The Oneida Daily Dispatch (Oneida, NY)
TODAY IN HISTORY
Astronomer Nicolaus Copernicus was born in Torun, Poland.
Former Vice President Aaron Burr, accused of treason, was arrested in the Mississippi Territory, in present-day Alabama. (Burr was acquitted at trial.)
Thomas Edison received a U.S. patent for “an improvement in phonograph or speaking machines.”
During World War II, President Franklin D. Roosevelt signed Executive Order 9066, which paved the way for the relocation and internment of people of Japanese ancestry, including U.s.-born citizens.
Operation Detachment began during World War II as some 30,000 U.S. Marines began landing on Iwo Jima, where they commenced a successful month-long battle to seize control of the island from Japanese forces.
An agreement was signed by Britain, Turkey and Greece granting Cyprus its independence.
President Gerald R. Ford, calling the issuing of the internment order for people of Japanese ancestry in 1942 “a sad day in American history,” signed a proclamation formally confirming its termination.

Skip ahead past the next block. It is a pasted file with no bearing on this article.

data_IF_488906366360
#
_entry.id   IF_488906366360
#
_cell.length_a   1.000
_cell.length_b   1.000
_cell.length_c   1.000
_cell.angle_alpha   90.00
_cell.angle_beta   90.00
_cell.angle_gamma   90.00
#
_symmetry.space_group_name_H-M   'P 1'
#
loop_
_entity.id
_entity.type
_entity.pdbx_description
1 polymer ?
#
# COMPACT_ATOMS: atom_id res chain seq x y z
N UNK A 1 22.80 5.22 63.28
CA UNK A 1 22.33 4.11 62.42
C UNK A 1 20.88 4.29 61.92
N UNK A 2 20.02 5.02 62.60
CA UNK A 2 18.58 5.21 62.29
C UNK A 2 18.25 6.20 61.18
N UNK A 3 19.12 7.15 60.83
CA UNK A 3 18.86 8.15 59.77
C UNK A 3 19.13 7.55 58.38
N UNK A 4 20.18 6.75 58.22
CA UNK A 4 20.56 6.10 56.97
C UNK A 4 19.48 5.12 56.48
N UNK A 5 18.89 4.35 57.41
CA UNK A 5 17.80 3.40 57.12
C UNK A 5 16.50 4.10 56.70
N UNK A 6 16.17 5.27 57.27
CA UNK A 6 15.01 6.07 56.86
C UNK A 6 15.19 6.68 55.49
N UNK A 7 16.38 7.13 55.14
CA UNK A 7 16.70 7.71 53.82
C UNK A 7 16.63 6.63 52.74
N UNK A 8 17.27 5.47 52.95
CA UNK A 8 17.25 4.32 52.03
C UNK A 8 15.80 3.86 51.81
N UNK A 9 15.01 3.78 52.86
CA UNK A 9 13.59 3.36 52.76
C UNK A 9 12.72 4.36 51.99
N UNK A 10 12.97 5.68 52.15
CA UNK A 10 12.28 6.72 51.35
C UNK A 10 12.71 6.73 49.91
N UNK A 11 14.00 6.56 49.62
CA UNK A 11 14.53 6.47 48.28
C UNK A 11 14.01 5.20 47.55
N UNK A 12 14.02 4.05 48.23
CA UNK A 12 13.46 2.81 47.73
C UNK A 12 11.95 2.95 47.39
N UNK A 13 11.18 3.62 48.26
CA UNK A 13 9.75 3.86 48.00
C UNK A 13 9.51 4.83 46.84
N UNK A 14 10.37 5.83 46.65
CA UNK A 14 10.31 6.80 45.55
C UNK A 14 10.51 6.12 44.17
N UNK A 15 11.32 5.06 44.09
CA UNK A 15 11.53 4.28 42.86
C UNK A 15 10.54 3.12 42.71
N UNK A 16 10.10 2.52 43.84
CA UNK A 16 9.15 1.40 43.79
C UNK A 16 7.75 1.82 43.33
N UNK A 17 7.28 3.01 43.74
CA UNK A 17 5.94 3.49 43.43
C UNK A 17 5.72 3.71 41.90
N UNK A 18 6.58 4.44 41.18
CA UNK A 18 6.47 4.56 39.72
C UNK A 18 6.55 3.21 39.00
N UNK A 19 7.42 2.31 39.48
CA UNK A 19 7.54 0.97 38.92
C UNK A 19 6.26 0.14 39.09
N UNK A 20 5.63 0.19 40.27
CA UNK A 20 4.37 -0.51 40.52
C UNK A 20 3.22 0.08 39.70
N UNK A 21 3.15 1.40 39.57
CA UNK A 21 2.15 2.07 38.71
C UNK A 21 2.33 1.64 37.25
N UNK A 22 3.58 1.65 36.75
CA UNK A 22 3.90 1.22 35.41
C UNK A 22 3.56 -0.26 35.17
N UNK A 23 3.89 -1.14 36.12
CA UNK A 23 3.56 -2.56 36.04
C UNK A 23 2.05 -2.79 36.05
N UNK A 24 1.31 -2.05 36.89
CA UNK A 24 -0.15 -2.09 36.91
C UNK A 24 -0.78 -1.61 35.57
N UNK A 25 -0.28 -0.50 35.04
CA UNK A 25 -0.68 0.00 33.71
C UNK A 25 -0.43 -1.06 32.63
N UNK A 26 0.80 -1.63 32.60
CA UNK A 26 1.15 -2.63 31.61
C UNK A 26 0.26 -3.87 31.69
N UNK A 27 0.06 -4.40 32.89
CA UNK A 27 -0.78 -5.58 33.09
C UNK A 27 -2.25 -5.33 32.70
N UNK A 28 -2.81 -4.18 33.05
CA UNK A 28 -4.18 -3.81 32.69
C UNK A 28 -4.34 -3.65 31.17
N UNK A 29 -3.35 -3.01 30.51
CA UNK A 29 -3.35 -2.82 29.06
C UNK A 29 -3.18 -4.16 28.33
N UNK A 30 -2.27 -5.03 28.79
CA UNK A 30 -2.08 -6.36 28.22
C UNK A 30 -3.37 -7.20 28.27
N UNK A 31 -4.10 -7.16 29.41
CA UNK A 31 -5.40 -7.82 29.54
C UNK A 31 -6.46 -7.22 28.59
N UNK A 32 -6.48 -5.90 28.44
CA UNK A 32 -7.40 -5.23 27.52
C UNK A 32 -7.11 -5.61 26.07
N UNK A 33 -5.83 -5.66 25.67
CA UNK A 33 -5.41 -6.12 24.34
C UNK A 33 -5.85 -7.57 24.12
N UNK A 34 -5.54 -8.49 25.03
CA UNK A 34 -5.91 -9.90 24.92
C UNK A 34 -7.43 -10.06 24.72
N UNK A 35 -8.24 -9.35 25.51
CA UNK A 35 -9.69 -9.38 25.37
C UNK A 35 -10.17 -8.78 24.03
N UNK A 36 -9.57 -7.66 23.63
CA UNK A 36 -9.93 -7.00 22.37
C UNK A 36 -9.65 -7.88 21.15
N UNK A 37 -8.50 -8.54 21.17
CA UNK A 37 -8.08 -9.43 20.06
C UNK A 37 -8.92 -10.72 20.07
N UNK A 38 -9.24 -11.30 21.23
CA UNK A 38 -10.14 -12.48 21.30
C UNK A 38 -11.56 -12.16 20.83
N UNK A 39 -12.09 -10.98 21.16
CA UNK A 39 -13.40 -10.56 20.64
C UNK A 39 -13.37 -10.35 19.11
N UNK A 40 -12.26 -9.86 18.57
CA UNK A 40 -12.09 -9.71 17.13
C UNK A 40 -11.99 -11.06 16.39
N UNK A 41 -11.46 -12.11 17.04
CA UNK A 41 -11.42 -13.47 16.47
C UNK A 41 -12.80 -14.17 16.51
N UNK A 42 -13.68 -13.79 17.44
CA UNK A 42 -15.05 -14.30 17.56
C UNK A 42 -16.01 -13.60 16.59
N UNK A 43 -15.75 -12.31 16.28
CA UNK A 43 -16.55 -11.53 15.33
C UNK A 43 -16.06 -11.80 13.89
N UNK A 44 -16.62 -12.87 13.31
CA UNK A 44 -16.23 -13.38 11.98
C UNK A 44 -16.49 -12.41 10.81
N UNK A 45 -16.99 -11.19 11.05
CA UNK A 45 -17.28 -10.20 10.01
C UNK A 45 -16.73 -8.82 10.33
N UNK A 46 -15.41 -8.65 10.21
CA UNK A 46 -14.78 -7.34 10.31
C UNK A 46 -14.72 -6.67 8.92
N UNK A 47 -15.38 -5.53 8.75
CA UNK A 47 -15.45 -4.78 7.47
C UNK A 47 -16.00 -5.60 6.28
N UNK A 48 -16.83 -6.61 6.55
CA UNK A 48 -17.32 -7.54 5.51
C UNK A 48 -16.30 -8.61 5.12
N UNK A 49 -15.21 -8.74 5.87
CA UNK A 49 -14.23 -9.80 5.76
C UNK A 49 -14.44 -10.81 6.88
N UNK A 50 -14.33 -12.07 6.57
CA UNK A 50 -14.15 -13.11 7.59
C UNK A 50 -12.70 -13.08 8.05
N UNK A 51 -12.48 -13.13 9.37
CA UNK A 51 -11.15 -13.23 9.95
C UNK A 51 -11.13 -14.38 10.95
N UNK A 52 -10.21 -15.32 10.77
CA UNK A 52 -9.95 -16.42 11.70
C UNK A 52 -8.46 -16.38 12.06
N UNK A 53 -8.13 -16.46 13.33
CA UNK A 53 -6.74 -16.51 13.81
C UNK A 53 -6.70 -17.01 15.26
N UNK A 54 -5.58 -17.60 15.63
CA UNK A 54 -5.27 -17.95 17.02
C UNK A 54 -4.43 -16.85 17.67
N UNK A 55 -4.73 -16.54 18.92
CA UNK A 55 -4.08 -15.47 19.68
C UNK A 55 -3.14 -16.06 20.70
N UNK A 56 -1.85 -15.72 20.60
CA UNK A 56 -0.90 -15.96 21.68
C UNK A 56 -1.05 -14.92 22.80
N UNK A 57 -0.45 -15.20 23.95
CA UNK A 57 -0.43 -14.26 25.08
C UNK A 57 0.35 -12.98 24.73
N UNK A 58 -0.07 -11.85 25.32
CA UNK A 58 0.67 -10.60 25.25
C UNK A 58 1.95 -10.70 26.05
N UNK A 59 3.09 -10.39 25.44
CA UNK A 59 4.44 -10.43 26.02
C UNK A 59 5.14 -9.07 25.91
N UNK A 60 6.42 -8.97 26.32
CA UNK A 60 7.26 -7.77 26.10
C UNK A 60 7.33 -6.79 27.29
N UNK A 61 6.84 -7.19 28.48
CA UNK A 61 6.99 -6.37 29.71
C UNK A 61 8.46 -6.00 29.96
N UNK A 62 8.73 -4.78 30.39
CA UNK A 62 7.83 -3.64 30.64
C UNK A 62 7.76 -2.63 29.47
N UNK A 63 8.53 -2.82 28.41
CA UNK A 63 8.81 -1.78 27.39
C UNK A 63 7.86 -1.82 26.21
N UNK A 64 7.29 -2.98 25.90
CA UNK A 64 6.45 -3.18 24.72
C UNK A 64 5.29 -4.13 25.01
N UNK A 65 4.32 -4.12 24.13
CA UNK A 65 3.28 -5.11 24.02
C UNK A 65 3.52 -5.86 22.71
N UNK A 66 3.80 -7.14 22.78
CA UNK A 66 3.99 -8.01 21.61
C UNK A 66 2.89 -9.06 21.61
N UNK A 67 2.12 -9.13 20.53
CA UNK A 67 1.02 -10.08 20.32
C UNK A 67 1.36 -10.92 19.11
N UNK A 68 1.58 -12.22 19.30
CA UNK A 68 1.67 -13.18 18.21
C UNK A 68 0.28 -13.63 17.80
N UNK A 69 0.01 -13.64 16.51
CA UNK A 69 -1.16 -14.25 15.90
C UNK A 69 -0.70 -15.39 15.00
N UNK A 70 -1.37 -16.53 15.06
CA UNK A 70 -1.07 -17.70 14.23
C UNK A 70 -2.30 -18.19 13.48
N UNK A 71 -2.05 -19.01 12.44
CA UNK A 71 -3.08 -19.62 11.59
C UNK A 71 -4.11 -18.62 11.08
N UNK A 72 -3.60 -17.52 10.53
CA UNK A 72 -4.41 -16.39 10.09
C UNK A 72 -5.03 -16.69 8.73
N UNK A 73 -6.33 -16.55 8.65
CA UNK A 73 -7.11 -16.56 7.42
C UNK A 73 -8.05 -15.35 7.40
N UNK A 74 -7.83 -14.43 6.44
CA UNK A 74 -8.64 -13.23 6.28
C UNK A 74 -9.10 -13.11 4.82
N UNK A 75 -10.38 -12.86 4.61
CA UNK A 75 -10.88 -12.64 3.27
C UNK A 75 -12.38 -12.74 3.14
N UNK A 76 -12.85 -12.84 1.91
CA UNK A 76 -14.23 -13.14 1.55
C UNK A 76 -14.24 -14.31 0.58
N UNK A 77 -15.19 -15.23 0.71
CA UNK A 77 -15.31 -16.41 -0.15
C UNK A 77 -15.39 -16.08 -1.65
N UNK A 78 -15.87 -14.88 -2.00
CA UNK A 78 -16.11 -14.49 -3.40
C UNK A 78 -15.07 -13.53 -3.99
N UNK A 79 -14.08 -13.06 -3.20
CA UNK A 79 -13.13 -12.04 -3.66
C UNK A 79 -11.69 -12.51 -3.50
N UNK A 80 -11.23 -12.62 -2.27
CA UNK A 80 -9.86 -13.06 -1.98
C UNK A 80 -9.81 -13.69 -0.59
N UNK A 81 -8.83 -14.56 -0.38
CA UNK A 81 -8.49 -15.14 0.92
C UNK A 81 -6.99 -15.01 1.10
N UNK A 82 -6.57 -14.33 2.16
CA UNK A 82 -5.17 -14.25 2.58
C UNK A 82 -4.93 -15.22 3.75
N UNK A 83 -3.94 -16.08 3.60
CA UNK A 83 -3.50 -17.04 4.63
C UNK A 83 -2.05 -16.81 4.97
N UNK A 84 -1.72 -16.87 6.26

The British soap opera “Eastenders” debuted on BBC Television.
The U.S. Senate approved, 83-11, the Genocide Convention, an international treaty outlawing “acts committed with intent to destroy, in whole or in part, a national, ethnical, racial or religious group,” nearly 37 years after the pact was first submitted for ratification.
Deng Xiaoping (dung shahoh-ping), the last of China’s major Communist revolutionaries, died at age 92.
An Iranian military plane carrying 275members of the elite Revolutionary Guards crashed in southeastern Iran, killing all on board.
Three former elite U.S. gymnasts, including 2000 Olympian Jamie Dantzscher, appeared on CBS’ “60 Minutes” to say they were sexually abused by Dr. Larry Nassar, a volunteer team physician for USA Gymnastics. (Nassar would be sentenced to decades in prison after hundreds of girls and women said he sexually abused them under the guise of medical treatment.)